The Skin Shop

The story which is semi autobiographical tells the story of Ralph Mason Growing up in Collingwood Terrace in North Shields in 1948. it is a story of Hardship, poverty, love, and friendship just after the Second World War. Some names have been changed and I have used some poetic licence to bring the story to back to life as some of the places talked about in this story are no longer with us. "The Skin Shop is one boys journey into manhood. i


7. 7

Ralph lathered himself in the soap suds blowing handfuls of bubbles all around the wash house. When he was washed he put on a pair of pyjamas and came into the living room. He always wondered why it was called a living room. Where was the dying room?

“Did you win then son asked Jack Mason as he put down his newspaper. Ralph sat on the arm of his fathers chair as he retold nearly every shot that he’d played.

“I had to declare dad because they couldn’t bowl me out.’

“Jack had to laugh and put his arm around his youngest son. “ We will see you playing cricket for England one day son.’

The quiet spoken man never raised his voice and he loved all of his children dearly.

His mother though was the backbone that held the family together.

“Ralph there’s a fruit scone and some home made jam on the table in the scullery for you, I will pour you a cup of tea when it has masted.’

“Thanks’ mam.’

Ralph jumped down from his chair in his pyjamas and ran to the scullery and sat on the wood chair. He picked up the large fruit scone that had been cut in half buttered and had some jam on each piece. His mother poured him a cup of tea and he spooned the sugar into it and stirred in a little puroh sterilised milk.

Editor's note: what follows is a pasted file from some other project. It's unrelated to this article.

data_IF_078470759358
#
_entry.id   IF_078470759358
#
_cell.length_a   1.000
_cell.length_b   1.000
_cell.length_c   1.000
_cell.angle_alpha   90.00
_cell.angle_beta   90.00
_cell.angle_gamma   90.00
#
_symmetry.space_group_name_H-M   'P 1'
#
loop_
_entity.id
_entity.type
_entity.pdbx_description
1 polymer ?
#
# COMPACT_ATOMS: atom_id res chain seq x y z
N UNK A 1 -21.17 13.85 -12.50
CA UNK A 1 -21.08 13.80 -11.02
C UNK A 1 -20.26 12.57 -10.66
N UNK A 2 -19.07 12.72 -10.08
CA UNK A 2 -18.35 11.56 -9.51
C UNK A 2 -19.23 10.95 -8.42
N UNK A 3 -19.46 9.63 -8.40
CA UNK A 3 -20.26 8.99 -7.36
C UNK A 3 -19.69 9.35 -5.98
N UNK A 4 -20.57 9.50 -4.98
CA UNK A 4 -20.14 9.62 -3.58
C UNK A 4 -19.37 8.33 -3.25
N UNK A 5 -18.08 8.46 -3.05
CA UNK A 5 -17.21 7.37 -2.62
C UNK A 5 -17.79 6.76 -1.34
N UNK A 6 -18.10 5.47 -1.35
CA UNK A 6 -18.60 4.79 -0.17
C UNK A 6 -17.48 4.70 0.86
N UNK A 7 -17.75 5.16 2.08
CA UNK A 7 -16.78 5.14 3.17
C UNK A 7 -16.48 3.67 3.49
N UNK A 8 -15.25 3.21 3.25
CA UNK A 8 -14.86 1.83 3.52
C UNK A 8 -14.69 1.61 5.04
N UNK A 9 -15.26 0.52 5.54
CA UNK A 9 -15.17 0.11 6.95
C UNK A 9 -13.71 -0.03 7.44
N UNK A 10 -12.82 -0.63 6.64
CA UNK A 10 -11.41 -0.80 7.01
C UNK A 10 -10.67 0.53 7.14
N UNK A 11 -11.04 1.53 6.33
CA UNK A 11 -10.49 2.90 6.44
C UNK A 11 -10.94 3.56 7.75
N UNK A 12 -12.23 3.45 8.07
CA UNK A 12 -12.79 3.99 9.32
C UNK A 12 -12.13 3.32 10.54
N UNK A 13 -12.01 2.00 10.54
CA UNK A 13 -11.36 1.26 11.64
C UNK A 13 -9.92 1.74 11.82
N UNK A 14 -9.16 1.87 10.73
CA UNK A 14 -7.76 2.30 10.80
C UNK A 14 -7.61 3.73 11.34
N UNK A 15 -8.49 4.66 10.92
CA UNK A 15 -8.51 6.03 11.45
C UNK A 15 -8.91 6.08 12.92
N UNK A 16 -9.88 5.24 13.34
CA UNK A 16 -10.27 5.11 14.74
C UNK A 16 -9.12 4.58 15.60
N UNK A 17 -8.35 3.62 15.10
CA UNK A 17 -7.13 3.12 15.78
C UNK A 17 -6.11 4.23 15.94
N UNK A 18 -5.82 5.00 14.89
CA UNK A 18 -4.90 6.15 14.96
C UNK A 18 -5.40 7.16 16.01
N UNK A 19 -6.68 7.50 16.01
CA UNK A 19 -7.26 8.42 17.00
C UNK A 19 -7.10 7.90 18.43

Ralph ate his scone and drank his tea then went to the bedroom he shared with his brother. John was reading a book as Ralph slipped into his bed. They talked about his friend Manny and the ghosts inside of the Skin Shop.

“You had better get to sleep; we have church in the morning.’

“Do we have to go to church John, said Ralph?’ I wanted to go to Scots Park tomorrow with Manny and the rest of the lads.’

“You can go afterwards can’t you?’

“Yes, but it means coming home and changing into my old clothes first.’

“It’s no good arguing; you know how mam and dad are about attending the church.’

“I know, I guess we will just have to go then.’

“Turn the light out will you.’

“But I just got into bed.’

“You’re the nearest.’

No I’m not said Ralph, you are.’

“Don’t argue Ralphie, just do it.’

“Ralph reluctantly got out of bed and switch off the light.’

“Good night bro’

“Goodnight Ralph sulked.’


“It was ten o’clock when Hannah and Jack retired; they lay awake talking which they usually did for ten or fifteen minutes before they kissed and went to sleep.



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